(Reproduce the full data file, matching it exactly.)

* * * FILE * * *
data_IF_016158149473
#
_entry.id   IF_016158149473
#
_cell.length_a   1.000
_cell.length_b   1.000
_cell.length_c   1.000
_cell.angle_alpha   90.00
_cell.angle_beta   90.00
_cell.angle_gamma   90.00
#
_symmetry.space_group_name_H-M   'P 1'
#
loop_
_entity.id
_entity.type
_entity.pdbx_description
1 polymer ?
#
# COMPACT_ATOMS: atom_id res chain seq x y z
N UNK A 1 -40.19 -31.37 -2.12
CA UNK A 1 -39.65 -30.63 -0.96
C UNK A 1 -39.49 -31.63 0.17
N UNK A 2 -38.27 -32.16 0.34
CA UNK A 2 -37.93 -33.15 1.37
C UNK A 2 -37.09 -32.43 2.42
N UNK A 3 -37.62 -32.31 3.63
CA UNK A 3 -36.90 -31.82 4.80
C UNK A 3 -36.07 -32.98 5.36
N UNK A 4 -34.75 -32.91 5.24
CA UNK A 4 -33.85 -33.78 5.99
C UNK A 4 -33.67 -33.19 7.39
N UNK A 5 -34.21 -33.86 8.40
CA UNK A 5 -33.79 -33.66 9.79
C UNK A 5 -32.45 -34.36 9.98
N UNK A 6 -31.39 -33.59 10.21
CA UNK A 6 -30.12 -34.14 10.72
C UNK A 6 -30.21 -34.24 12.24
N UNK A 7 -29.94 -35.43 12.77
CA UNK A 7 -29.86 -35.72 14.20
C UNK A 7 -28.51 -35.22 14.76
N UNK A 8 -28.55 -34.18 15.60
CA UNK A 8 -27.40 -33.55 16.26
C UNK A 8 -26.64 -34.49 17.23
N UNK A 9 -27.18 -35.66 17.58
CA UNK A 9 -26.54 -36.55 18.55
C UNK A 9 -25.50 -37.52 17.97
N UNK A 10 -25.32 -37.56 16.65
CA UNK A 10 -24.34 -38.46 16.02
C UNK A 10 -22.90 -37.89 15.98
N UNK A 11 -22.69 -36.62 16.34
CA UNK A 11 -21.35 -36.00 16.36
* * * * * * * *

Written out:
data_IF_016158149473
#
_entry.id   IF_016158149473
#
_cell.length_a   1.000
_cell.length_b   1.000
_cell.length_c   1.000
_cell.angle_alpha   90.00
_cell.angle_beta   90.00
_cell.angle_gamma   90.00
#
_symmetry.space_group_name_H-M   'P 1'
#
loop_
_entity.id
_entity.type
_entity.pdbx_description
1 polymer ?
#
# COMPACT_ATOMS: atom_id res chain seq x y z
N UNK A 1 -40.19 -31.37 -2.12
CA UNK A 1 -39.65 -30.63 -0.96
C UNK A 1 -39.49 -31.63 0.17
N UNK A 2 -38.27 -32.16 0.34
CA UNK A 2 -37.93 -33.15 1.37
C UNK A 2 -37.09 -32.43 2.42
N UNK A 3 -37.62 -32.31 3.63
CA UNK A 3 -36.90 -31.82 4.80
C UNK A 3 -36.07 -32.98 5.36
N UNK A 4 -34.75 -32.91 5.24
CA UNK A 4 -33.85 -33.78 5.99
C UNK A 4 -33.67 -33.19 7.39
N UNK A 5 -34.21 -33.86 8.40
CA UNK A 5 -33.79 -33.66 9.79
C UNK A 5 -32.45 -34.36 9.98
N UNK A 6 -31.39 -33.59 10.21
CA UNK A 6 -30.12 -34.14 10.72
C UNK A 6 -30.21 -34.24 12.24
N UNK A 7 -29.94 -35.43 12.77
CA UNK A 7 -29.86 -35.72 14.20
C UNK A 7 -28.51 -35.22 14.76
N UNK A 8 -28.55 -34.18 15.60
CA UNK A 8 -27.40 -33.55 16.26
C UNK A 8 -26.64 -34.49 17.23
N UNK A 9 -27.18 -35.66 17.58
CA UNK A 9 -26.54 -36.55 18.55
C UNK A 9 -25.50 -37.52 17.97
N UNK A 10 -25.32 -37.56 16.65
CA UNK A 10 -24.34 -38.46 16.02
C UNK A 10 -22.90 -37.89 15.98
N UNK A 11 -22.69 -36.62 16.34
CA UNK A 11 -21.35 -36.00 16.36